The Public Health Law Watch initiative identifies potential legislative and regulatory changes that have an impact to harm public health but have yet to break into the mainstream conversation, identifies ways to engage on these issues, and provides legal analysis and commentary.

Massachusetts Denies the First "Compassionate Release" Application

Massachusetts Denies the First "Compassionate Release" Application

By Elisabeth J. Ryan

In May, I wrote here about the new "compassionate release" program in Massachusetts that allows "incarcerated individuals diagnosed with a terminal illness - defined as an incurable condition that will likely cause death within 18 months - or those with 'permanent incapacitation' to request medical release before the end of their sentences. Ultimately, the decision is left to the commissioner of corrections or to the appropriate sheriff, who determines whether 'the prisoner will live and remain at liberty without violating the law and that the release will not be incompatible with the welfare of society.'" I also noted that, "How those in power will interpret that clause remains to be seen."  We now know that the first applicant has been denied.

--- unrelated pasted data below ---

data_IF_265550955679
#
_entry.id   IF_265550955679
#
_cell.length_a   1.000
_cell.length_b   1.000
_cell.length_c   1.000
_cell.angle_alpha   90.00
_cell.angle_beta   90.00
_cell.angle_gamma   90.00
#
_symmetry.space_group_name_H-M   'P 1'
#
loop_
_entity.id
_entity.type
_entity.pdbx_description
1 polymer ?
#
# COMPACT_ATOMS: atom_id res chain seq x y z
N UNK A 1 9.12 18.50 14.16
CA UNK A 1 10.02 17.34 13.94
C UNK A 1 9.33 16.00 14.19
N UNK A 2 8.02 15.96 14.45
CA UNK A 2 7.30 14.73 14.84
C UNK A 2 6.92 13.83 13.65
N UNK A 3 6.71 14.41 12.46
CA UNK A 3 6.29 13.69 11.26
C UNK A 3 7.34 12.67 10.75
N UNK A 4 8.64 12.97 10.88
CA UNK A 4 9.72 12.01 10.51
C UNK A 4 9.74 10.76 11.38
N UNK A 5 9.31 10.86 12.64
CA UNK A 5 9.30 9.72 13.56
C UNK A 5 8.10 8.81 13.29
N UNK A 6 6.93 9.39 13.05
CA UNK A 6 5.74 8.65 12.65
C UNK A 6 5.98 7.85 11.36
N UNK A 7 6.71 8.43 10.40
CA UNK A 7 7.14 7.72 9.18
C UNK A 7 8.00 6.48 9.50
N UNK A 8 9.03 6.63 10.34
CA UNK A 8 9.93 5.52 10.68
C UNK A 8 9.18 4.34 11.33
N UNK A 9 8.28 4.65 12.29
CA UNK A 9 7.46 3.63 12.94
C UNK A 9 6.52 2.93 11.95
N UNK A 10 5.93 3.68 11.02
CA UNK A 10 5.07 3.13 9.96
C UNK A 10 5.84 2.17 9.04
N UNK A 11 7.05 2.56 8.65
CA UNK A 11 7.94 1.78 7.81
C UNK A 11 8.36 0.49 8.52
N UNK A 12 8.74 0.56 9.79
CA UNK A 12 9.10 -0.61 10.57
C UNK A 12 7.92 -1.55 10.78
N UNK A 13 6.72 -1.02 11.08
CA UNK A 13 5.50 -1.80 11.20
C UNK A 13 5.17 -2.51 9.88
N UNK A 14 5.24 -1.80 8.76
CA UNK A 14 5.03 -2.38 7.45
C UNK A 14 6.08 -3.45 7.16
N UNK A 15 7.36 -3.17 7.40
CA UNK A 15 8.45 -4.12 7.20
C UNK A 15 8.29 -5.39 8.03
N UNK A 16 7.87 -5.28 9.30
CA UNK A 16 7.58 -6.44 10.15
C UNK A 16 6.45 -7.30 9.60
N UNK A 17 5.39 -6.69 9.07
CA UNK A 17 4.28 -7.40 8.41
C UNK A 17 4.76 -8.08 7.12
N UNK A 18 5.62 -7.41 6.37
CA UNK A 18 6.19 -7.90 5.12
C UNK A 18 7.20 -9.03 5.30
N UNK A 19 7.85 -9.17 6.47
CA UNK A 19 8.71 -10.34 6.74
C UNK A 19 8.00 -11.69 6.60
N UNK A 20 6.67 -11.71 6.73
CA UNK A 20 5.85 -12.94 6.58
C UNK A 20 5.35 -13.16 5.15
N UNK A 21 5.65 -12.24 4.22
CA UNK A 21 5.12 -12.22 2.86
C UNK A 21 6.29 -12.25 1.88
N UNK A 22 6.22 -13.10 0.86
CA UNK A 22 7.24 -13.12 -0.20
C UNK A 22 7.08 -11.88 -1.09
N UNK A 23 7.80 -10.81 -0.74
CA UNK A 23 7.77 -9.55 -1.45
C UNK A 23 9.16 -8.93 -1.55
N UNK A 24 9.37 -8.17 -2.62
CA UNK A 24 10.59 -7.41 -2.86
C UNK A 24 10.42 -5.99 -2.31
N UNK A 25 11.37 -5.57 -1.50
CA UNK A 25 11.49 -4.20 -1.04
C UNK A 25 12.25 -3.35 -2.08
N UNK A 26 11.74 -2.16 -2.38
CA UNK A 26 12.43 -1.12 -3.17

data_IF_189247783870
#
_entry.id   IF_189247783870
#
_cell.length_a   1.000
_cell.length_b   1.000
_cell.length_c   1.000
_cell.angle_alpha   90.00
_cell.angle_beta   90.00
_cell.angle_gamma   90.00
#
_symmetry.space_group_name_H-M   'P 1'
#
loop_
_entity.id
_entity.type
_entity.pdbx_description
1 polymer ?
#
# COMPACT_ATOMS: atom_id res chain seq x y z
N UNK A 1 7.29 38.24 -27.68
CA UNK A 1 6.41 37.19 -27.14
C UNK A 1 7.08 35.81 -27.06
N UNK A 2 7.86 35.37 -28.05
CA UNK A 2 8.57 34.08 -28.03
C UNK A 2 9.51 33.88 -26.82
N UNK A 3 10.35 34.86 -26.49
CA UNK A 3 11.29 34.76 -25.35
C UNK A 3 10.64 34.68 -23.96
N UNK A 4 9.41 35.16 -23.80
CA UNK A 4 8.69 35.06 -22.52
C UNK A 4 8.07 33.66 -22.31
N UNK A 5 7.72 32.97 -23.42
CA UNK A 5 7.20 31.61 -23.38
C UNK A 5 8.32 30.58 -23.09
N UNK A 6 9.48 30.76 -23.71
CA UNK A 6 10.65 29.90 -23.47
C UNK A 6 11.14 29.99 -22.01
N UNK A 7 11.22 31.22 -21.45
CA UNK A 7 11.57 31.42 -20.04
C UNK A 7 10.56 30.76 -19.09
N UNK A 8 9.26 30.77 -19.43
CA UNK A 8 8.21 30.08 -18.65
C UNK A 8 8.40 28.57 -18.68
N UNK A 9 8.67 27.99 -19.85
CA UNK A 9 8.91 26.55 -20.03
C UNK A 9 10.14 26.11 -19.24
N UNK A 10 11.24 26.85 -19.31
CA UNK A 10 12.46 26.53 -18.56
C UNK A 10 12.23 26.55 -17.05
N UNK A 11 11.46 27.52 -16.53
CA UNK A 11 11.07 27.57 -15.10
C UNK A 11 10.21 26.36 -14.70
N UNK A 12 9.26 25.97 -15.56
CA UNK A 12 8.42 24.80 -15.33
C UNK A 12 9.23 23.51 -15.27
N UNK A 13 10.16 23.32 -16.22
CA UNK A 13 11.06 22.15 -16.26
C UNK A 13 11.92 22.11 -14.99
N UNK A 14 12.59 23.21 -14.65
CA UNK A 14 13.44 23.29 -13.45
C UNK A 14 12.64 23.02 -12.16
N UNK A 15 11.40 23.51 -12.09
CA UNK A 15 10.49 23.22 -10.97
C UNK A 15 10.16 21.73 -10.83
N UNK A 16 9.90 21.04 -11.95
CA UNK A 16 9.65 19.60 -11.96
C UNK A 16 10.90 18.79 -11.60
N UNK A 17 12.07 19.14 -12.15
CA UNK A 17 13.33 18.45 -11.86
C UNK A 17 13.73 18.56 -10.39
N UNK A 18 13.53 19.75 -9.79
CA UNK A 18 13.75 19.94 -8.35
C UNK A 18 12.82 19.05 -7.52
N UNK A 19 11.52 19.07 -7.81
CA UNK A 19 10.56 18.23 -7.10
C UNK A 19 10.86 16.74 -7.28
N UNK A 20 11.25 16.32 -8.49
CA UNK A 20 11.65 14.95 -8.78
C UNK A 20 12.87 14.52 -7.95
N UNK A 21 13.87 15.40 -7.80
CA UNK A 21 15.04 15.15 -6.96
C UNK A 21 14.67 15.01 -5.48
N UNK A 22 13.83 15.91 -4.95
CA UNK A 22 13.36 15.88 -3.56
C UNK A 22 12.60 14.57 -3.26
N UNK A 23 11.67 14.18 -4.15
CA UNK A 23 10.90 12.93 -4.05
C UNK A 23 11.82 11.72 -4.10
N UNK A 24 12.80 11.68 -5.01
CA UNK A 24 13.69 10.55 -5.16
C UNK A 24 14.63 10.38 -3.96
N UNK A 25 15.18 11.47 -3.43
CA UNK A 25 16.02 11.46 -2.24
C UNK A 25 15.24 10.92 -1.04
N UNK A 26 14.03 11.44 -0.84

Alexander Phillips is 31 years old and has served 12 years of an 18-20 year sentence for manslaughter after stabbing his former classmate in a fight. He has been a model inmate with a clean disciplinary record and has even earned his college degree from Boston University. He also has metastatic pancreatic and colon cancer that has spread throughout his body and he will likely not live for longer than one year. His mother is an oncology nurse who would care for him at home and would even ensure he had private health insurance. He can only walk about 25 feet at a time and sleeps most of the day.

Yet Massachusetts Department of Corrections commissioner Thomas Turco ruled that his release would be "incompatible with public safety and the welfare of society" because he is not "incapacitated enough." He cited Phillips's ability to walk up stairs, shower on his own, and get in and out of the vehicle taking him to chemotherapy appointments. Perhaps most telling, however, is that the family of the man Phillips killed does not want him released. While that is not supposed to be a dispositive factor, Alexander Phillips represents exactly the type of person that “compassionate release” was intended to apply to. To deny his release strongly indicates that those in power will likely continue to interpret the new law very, very narrowly.

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